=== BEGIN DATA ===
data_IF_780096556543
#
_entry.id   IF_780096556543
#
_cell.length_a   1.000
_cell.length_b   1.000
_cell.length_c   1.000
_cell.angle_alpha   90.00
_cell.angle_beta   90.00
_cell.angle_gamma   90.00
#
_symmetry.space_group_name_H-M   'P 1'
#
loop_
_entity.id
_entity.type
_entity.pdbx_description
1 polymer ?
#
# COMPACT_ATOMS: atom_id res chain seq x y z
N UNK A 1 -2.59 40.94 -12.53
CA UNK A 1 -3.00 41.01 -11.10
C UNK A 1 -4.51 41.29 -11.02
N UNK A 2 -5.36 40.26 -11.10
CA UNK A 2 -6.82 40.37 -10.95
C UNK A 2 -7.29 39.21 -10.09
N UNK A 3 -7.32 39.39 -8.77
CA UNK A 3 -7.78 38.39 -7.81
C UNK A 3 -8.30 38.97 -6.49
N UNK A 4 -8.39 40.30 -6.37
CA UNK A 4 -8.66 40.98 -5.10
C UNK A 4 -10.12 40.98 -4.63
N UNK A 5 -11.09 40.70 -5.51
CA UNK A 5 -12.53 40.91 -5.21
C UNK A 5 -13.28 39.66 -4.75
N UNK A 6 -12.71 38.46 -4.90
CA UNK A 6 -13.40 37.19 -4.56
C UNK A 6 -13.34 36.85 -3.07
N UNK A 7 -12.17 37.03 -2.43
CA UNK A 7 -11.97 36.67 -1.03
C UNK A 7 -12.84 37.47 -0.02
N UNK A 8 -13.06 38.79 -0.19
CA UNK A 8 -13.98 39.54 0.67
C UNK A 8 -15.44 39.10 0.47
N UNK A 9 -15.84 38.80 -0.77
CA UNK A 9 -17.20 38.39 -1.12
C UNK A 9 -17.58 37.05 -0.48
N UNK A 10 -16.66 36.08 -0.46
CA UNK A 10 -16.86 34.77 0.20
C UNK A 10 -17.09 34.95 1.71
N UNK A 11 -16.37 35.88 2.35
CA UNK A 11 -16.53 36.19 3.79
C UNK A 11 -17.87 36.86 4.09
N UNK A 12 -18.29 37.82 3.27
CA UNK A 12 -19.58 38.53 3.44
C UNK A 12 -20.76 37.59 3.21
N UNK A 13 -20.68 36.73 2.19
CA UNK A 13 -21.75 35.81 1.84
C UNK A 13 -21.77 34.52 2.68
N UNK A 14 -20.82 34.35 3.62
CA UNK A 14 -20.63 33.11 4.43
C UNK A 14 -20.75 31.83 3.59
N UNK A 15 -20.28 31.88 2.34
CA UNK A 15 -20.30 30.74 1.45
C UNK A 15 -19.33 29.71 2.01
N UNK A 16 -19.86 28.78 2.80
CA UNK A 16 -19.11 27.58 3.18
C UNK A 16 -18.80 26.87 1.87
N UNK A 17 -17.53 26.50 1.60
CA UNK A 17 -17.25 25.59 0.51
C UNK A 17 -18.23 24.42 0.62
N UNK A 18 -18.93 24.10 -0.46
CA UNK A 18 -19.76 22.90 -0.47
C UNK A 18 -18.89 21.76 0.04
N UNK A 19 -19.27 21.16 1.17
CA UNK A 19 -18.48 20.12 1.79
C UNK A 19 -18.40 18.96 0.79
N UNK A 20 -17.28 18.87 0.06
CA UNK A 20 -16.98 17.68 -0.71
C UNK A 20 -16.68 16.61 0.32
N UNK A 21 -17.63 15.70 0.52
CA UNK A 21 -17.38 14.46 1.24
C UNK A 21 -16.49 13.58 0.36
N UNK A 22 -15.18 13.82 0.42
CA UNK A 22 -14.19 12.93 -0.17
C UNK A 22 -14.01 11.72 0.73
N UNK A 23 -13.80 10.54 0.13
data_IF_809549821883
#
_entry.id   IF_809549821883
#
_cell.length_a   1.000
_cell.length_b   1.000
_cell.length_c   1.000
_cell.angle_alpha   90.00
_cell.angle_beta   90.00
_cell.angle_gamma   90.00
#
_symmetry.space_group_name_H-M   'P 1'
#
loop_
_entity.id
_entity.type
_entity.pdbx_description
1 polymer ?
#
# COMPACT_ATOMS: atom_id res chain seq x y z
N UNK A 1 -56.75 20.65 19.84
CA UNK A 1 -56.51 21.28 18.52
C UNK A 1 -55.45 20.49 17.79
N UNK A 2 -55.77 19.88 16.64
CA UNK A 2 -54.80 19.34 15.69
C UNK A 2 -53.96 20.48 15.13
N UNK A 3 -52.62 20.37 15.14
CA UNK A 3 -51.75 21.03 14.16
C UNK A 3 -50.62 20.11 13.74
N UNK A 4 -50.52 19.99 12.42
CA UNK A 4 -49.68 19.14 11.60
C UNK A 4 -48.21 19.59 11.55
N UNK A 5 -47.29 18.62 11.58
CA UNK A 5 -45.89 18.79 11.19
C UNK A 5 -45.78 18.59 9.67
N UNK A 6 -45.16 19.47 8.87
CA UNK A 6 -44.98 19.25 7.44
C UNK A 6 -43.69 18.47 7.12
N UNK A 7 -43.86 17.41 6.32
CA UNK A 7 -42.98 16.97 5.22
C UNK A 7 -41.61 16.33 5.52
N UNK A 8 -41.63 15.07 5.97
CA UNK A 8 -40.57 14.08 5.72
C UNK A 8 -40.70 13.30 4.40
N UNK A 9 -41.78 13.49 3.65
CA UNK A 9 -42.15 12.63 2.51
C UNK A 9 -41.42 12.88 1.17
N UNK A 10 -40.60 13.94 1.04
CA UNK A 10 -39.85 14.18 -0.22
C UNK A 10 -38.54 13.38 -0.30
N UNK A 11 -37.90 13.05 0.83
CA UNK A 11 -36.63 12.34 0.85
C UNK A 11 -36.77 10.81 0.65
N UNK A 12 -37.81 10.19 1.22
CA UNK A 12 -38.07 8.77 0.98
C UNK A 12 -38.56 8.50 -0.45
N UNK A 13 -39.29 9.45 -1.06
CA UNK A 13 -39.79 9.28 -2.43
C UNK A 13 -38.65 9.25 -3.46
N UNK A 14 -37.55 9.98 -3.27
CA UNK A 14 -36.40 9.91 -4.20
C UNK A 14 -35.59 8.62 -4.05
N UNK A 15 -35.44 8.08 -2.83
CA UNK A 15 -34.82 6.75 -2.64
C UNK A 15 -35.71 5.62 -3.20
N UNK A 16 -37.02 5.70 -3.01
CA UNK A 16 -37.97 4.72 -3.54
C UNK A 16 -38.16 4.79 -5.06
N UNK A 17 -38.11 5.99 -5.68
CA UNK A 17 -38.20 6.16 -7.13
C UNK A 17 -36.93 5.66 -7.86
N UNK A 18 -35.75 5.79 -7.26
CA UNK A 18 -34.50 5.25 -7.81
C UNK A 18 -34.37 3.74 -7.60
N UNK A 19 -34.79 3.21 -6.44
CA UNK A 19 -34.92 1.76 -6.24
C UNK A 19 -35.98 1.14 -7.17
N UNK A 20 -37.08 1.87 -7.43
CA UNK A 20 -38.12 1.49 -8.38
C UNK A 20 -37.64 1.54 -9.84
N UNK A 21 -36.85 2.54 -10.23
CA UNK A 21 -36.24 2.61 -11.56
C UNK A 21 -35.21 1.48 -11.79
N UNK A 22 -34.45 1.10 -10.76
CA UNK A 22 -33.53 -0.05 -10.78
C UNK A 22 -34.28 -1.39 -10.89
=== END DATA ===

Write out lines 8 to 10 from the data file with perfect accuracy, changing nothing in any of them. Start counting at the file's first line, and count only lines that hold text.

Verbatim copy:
_cell.angle_alpha   90.00
_cell.angle_beta   90.00
_cell.angle_gamma   90.00